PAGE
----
Soil samples from 47 NEON field sites in addition to a global soil data set from North America, Indonesia, Europe, Central America and South America have been used in a new study published in Nature Climate Change, authored by Dr. Marc G. Kramer and Dr. Oliver A. Chadwick, which examined the role of reactive minerals in supporting carbon sequestration in soil. The results suggest that reactive minerals in deep soils play a much bigger role in global carbon sequestration than has previously been realized.
The National Science Foundation (NSF) funded the NEON program, the first-ever continental-scale ecological observatory and biorepository, managed by Battelle, with the intent of generating ecological data for researchers across a wide variety of study areas. Headquartered in Columbus, Ohio, USA, since its founding in 1929, Battelle serves the national security, health, life sciences, energy and environmental industries. Battelle conducts research and development (R&D), designs and manufactures products, and delivers critical services for government and commercial customers at major technology centers and national laboratories around the world.
The new study quantified how carbon bound with reactive minerals changes across different climate zones. The researchers wanted to shed light on the role climate plays in reactive minerals storage in soils in ecosystems around the world. Soil samples from the NEON project were used because they span climate zones across all of North America, including deserts, grassland, dry forest, wet forest and tundra areas.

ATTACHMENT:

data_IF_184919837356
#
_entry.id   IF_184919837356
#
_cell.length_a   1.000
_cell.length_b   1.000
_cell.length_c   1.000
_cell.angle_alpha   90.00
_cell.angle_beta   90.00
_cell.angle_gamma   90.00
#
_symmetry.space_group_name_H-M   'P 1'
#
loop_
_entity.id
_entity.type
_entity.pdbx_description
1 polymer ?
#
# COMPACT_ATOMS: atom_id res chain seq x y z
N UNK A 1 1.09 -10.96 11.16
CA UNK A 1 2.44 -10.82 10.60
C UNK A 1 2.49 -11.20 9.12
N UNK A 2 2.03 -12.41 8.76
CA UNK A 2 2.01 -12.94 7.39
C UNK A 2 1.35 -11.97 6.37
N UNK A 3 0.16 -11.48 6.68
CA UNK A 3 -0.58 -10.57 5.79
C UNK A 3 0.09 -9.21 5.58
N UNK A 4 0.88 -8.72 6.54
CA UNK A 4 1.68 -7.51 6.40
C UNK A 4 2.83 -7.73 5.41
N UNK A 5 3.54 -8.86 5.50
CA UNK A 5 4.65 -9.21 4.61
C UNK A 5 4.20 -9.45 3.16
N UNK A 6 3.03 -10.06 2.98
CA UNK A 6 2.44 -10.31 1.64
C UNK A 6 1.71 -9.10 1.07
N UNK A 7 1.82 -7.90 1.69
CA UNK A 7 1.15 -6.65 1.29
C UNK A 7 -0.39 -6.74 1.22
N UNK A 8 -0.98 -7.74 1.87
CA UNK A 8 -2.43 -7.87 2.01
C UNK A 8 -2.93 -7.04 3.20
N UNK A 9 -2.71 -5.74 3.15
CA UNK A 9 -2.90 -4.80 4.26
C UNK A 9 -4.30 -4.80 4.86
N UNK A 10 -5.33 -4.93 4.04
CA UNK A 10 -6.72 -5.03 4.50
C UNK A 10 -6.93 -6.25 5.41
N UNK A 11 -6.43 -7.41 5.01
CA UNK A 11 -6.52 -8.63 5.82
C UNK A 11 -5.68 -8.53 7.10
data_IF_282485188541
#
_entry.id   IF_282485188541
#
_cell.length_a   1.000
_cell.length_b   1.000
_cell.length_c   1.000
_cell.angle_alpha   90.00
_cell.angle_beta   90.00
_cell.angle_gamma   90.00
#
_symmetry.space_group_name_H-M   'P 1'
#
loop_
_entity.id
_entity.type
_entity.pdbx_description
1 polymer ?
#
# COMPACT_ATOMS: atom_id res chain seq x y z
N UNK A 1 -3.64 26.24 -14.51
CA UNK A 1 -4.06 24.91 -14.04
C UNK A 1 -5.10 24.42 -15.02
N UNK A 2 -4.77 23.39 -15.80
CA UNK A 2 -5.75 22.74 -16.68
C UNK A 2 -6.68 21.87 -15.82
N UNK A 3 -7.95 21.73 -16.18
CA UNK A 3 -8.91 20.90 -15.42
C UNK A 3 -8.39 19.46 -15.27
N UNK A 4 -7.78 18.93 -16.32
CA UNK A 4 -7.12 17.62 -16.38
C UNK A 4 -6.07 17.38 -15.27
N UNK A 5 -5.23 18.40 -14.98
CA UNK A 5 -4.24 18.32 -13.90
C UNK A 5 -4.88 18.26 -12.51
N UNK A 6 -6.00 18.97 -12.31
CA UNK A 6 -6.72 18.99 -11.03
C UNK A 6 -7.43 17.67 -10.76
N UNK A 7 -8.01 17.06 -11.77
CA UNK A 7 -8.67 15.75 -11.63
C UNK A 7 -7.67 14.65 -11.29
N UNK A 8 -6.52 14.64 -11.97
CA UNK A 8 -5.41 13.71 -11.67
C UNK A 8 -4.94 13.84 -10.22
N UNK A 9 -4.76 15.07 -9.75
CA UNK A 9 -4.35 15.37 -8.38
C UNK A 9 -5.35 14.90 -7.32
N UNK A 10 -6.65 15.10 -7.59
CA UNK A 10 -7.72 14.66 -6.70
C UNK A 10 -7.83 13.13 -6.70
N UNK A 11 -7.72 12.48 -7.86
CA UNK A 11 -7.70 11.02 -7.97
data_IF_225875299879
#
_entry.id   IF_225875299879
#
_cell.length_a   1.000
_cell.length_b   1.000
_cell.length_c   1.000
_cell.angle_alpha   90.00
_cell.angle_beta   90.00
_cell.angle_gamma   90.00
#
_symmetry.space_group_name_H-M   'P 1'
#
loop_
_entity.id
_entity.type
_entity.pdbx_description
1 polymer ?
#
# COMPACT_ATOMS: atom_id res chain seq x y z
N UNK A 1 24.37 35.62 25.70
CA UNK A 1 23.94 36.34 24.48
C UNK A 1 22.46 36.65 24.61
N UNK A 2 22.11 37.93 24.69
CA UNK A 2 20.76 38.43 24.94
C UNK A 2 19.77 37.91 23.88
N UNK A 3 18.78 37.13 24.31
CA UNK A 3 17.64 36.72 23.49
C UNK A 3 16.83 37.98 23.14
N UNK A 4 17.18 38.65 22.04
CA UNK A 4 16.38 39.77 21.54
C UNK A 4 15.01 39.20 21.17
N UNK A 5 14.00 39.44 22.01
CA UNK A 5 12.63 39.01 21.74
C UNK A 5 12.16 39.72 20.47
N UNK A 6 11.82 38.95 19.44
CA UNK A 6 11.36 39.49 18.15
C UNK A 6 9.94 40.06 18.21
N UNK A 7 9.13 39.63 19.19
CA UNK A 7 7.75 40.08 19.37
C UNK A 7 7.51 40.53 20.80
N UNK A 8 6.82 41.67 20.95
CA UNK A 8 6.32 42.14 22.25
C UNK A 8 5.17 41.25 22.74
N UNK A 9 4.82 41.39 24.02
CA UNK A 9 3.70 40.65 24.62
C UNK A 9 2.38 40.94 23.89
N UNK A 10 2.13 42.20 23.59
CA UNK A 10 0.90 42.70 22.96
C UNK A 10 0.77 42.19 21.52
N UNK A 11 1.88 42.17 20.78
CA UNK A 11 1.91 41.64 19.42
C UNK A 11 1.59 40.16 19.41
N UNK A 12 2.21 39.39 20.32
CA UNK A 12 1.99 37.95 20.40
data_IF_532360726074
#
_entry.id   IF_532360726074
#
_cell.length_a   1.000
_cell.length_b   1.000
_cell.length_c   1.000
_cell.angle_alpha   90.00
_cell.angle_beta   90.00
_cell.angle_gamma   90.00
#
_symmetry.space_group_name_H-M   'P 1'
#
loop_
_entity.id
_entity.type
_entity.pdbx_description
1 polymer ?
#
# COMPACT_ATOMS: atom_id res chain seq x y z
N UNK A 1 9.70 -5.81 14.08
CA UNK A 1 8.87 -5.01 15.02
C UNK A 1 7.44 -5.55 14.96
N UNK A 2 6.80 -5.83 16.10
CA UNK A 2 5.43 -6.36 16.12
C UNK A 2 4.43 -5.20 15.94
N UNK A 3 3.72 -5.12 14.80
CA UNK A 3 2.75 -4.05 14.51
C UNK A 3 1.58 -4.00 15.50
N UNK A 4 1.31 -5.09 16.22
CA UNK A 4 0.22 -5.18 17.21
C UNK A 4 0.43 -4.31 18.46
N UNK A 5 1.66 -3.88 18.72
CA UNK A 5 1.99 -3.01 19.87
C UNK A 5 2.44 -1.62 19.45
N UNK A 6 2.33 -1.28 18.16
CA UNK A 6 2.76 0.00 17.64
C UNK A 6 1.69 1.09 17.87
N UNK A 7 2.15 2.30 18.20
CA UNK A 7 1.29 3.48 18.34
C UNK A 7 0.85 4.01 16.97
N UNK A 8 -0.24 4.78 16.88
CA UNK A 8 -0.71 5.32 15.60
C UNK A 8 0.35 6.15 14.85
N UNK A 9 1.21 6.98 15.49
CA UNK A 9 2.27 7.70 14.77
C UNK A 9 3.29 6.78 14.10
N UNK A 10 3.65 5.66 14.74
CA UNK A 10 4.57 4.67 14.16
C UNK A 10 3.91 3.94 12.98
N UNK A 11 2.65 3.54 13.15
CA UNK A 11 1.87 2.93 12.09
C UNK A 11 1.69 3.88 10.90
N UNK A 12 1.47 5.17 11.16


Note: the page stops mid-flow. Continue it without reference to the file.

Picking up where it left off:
NEON collects physical soil samples from each of the terrestrial field sites for biogeochemical, physical and organismal analysis. Archival samples are available to outside researchers who need physical samples to conduct their own analysis.
“This is one of the most important pathways for long-term carbon retention, but it hasn’t been extensively studied at the global scale in relation to climate.” … “We wanted to look at a global scale to get a better understanding of the links between rainfall, reactive mineral carbon storage, and how shifts in climate patterns may change this pathway in the future.” – Marc G. Kramer, Associate Professor, School of the Environment, Washington State University
“As NEON nears completion of the construction phase and moves into full operation, more and more data will become available for use by researchers across a wide range of disciplines fulfilling the goals of this important, unprecedented initiative by the NSF in partnership with Battelle.” – Gene Kelly, Chief Scientist and NEON Observatory Director